It was fun choosing the 3 wines to pitch against the British version. K & L are committed to selling lesser known champagnes from smaller grower producers in France. I spent about half an hour with the very patient and helpful assistant choosing comparable sparkling wines from Italy, France and California. (No, of course they don't sell the English stuff, are you kidding?)
On the day of the grand tasting the wine was chilled, the dinner was prepared and four sturdy brown paper bags were already hiding the mystery bottles. I handed everyone a Questionnaire I had prepped where they could make notes, give each taste a score out of ten and guess which country it came from. Here follows a summary of the results...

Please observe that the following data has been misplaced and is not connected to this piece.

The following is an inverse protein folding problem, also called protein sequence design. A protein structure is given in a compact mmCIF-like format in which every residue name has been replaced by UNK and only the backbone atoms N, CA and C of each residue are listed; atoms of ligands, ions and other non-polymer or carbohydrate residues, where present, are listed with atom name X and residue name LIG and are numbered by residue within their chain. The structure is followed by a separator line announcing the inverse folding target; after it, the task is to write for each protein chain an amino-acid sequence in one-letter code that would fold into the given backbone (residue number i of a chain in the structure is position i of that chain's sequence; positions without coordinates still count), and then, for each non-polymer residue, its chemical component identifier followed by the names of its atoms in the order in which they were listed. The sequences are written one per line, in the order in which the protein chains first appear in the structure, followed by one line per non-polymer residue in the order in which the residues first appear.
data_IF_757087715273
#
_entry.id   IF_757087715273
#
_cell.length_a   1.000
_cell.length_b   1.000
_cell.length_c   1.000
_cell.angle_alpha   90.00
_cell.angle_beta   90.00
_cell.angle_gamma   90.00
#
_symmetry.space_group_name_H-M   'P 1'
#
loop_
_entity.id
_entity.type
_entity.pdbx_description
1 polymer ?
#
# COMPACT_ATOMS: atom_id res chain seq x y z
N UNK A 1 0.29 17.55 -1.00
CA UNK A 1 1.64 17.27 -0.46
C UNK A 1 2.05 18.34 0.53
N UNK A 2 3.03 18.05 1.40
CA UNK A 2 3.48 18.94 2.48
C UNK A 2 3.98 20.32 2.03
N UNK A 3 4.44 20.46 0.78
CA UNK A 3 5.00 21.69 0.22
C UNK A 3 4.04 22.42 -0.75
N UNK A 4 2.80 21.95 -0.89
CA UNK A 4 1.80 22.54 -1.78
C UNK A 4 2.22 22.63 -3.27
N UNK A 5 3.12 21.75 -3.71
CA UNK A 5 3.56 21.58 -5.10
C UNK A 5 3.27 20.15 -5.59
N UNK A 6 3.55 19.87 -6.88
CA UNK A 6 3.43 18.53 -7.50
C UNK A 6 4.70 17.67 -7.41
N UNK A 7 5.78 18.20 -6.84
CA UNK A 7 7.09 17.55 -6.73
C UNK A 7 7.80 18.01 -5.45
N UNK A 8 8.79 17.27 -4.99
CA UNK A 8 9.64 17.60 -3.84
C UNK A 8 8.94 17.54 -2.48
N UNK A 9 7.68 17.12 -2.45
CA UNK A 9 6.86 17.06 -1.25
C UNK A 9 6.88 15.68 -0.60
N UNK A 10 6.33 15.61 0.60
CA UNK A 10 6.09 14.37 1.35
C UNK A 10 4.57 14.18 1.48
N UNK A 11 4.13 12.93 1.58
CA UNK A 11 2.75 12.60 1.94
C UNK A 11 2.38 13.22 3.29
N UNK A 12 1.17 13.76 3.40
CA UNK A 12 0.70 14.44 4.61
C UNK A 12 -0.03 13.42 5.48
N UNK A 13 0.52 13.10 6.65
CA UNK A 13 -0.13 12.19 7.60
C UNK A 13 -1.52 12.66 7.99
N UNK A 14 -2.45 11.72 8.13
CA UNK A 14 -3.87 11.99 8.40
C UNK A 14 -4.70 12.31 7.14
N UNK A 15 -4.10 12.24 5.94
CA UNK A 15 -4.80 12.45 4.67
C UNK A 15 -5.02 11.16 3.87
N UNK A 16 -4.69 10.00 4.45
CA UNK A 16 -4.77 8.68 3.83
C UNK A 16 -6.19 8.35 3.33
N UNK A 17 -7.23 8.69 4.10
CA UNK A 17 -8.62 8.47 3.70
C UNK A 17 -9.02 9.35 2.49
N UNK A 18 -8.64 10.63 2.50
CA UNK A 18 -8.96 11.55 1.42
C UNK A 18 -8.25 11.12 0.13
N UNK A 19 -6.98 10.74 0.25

2000 Schramsberg Blanc de Blancs Sparkling Wine $23.99 68/110 from California
K&L Notes:First produced in 1965, Schramsberg's blanc de blancs was America's first commercially produced chardonnay-based sparkling wine. This 2000 edition is dry and crisp with abundant flavors of lemon, apple, pear and pineapple. Small lots of malolactic and barrel-fermented wines are added for complexity. The wine is aged on the lees in the bottle for about three years prior to disgorgement. With its bright fruit and crisp characters, this sparkling wine is ideal with a variety of fresh seafood. It is also delicious by itself as an aperitif.